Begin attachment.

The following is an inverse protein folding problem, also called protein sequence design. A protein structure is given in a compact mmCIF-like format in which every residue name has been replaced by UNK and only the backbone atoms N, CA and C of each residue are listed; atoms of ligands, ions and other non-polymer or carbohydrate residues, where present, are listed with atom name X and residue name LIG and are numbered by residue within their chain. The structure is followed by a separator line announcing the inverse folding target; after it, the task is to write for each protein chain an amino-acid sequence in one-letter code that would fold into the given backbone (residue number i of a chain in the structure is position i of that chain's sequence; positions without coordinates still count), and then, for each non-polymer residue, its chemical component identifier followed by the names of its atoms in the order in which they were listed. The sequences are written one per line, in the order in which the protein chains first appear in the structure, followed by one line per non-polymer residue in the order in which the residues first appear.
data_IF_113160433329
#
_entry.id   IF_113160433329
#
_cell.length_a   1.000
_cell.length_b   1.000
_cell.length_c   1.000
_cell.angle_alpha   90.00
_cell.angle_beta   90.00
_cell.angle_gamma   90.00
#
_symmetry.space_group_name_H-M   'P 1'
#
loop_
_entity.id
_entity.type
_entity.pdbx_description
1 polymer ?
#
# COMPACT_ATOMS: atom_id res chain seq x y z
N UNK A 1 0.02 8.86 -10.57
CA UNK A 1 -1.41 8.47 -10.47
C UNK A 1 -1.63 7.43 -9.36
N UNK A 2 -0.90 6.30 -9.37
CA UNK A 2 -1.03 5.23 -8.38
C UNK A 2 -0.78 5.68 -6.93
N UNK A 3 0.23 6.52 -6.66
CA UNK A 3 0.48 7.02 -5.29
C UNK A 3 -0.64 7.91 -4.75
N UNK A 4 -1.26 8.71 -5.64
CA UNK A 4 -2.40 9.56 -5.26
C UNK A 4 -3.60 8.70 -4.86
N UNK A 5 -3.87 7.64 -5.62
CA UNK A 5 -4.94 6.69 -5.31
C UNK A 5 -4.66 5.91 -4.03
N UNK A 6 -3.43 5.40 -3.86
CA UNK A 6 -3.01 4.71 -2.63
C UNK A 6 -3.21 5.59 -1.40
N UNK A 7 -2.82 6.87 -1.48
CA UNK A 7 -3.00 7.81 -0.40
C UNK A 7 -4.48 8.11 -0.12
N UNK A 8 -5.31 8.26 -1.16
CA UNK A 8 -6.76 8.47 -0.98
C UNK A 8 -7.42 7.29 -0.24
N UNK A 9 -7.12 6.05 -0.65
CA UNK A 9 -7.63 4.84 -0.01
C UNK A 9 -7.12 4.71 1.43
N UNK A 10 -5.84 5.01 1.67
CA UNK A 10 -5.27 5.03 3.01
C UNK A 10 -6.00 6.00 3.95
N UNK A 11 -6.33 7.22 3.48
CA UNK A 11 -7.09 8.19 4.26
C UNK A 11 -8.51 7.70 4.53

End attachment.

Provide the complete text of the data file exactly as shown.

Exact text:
The following is an inverse protein folding problem, also called protein sequence design. A protein structure is given in a compact mmCIF-like format in which every residue name has been replaced by UNK and only the backbone atoms N, CA and C of each residue are listed; atoms of ligands, ions and other non-polymer or carbohydrate residues, where present, are listed with atom name X and residue name LIG and are numbered by residue within their chain. The structure is followed by a separator line announcing the inverse folding target; after it, the task is to write for each protein chain an amino-acid sequence in one-letter code that would fold into the given backbone (residue number i of a chain in the structure is position i of that chain's sequence; positions without coordinates still count), and then, for each non-polymer residue, its chemical component identifier followed by the names of its atoms in the order in which they were listed. The sequences are written one per line, in the order in which the protein chains first appear in the structure, followed by one line per non-polymer residue in the order in which the residues first appear.
data_IF_113160433329
#
_entry.id   IF_113160433329
#
_cell.length_a   1.000
_cell.length_b   1.000
_cell.length_c   1.000
_cell.angle_alpha   90.00
_cell.angle_beta   90.00
_cell.angle_gamma   90.00
#
_symmetry.space_group_name_H-M   'P 1'
#
loop_
_entity.id
_entity.type
_entity.pdbx_description
1 polymer ?
#
# COMPACT_ATOMS: atom_id res chain seq x y z
N UNK A 1 0.02 8.86 -10.57
CA UNK A 1 -1.41 8.47 -10.47
C UNK A 1 -1.63 7.43 -9.36
N UNK A 2 -0.90 6.30 -9.37
CA UNK A 2 -1.03 5.23 -8.38
C UNK A 2 -0.78 5.68 -6.93
N UNK A 3 0.23 6.52 -6.66
CA UNK A 3 0.48 7.02 -5.29
C UNK A 3 -0.64 7.91 -4.75
N UNK A 4 -1.26 8.71 -5.64
CA UNK A 4 -2.40 9.56 -5.26
C UNK A 4 -3.60 8.70 -4.86
N UNK A 5 -3.87 7.64 -5.62
CA UNK A 5 -4.94 6.69 -5.31
C UNK A 5 -4.66 5.91 -4.03
N UNK A 6 -3.43 5.40 -3.86
CA UNK A 6 -3.01 4.71 -2.63
C UNK A 6 -3.21 5.59 -1.40
N UNK A 7 -2.82 6.87 -1.48
CA UNK A 7 -3.00 7.81 -0.40
C UNK A 7 -4.48 8.11 -0.12
N UNK A 8 -5.31 8.26 -1.16
CA UNK A 8 -6.76 8.47 -0.98
C UNK A 8 -7.42 7.29 -0.24
N UNK A 9 -7.12 6.05 -0.65
CA UNK A 9 -7.63 4.84 -0.01
C UNK A 9 -7.12 4.71 1.43
N UNK A 10 -5.84 5.01 1.67
CA UNK A 10 -5.27 5.03 3.01
C UNK A 10 -6.00 6.00 3.95
N UNK A 11 -6.33 7.22 3.48
CA UNK A 11 -7.09 8.19 4.26
C UNK A 11 -8.51 7.70 4.53